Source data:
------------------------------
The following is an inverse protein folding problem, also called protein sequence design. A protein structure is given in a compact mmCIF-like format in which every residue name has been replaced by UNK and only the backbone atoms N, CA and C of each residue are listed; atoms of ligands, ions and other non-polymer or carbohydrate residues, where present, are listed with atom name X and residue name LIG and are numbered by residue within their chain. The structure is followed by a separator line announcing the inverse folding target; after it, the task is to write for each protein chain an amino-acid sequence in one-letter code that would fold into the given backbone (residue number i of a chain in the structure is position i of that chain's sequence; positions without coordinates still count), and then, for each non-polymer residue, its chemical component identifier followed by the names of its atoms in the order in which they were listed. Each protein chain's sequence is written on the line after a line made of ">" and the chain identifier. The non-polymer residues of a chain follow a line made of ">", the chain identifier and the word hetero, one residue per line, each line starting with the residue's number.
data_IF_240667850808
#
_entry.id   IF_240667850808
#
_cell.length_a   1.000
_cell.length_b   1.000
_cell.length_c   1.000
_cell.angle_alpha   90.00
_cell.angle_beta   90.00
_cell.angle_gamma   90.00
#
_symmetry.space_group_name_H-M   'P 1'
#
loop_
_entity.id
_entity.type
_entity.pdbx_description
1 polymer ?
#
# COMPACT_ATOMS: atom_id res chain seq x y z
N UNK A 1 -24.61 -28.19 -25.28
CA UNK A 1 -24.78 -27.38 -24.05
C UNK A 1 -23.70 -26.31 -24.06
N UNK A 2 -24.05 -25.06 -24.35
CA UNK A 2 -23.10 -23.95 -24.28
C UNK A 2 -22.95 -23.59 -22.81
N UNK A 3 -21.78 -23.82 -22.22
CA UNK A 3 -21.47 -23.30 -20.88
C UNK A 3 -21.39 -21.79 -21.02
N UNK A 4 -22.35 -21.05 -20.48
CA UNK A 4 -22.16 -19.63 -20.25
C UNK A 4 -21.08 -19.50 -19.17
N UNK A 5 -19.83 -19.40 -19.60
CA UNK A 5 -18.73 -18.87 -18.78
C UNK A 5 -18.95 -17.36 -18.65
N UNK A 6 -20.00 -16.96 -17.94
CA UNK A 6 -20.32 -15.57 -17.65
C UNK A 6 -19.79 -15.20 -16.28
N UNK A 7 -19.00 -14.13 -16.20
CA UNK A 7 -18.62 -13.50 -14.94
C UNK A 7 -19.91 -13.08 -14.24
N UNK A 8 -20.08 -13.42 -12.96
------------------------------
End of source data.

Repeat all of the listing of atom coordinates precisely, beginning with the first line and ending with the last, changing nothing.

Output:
The following is an inverse protein folding problem, also called protein sequence design. A protein structure is given in a compact mmCIF-like format in which every residue name has been replaced by UNK and only the backbone atoms N, CA and C of each residue are listed; atoms of ligands, ions and other non-polymer or carbohydrate residues, where present, are listed with atom name X and residue name LIG and are numbered by residue within their chain. The structure is followed by a separator line announcing the inverse folding target; after it, the task is to write for each protein chain an amino-acid sequence in one-letter code that would fold into the given backbone (residue number i of a chain in the structure is position i of that chain's sequence; positions without coordinates still count), and then, for each non-polymer residue, its chemical component identifier followed by the names of its atoms in the order in which they were listed. Each protein chain's sequence is written on the line after a line made of ">" and the chain identifier. The non-polymer residues of a chain follow a line made of ">", the chain identifier and the word hetero, one residue per line, each line starting with the residue's number.
data_IF_240667850808
#
_entry.id   IF_240667850808
#
_cell.length_a   1.000
_cell.length_b   1.000
_cell.length_c   1.000
_cell.angle_alpha   90.00
_cell.angle_beta   90.00
_cell.angle_gamma   90.00
#
_symmetry.space_group_name_H-M   'P 1'
#
loop_
_entity.id
_entity.type
_entity.pdbx_description
1 polymer ?
#
# COMPACT_ATOMS: atom_id res chain seq x y z
N UNK A 1 -24.61 -28.19 -25.28
CA UNK A 1 -24.78 -27.38 -24.05
C UNK A 1 -23.70 -26.31 -24.06
N UNK A 2 -24.05 -25.06 -24.35
CA UNK A 2 -23.10 -23.95 -24.28
C UNK A 2 -22.95 -23.59 -22.81
N UNK A 3 -21.78 -23.82 -22.22
CA UNK A 3 -21.47 -23.30 -20.88
C UNK A 3 -21.39 -21.79 -21.02
N UNK A 4 -22.35 -21.05 -20.48
CA UNK A 4 -22.16 -19.63 -20.25
C UNK A 4 -21.08 -19.50 -19.17
N UNK A 5 -19.83 -19.40 -19.60
CA UNK A 5 -18.73 -18.87 -18.78
C UNK A 5 -18.95 -17.36 -18.65
N UNK A 6 -20.00 -16.96 -17.94
CA UNK A 6 -20.32 -15.57 -17.65
C UNK A 6 -19.79 -15.20 -16.28
N UNK A 7 -19.00 -14.13 -16.20
CA UNK A 7 -18.62 -13.50 -14.94
C UNK A 7 -19.91 -13.08 -14.24
N UNK A 8 -20.08 -13.42 -12.96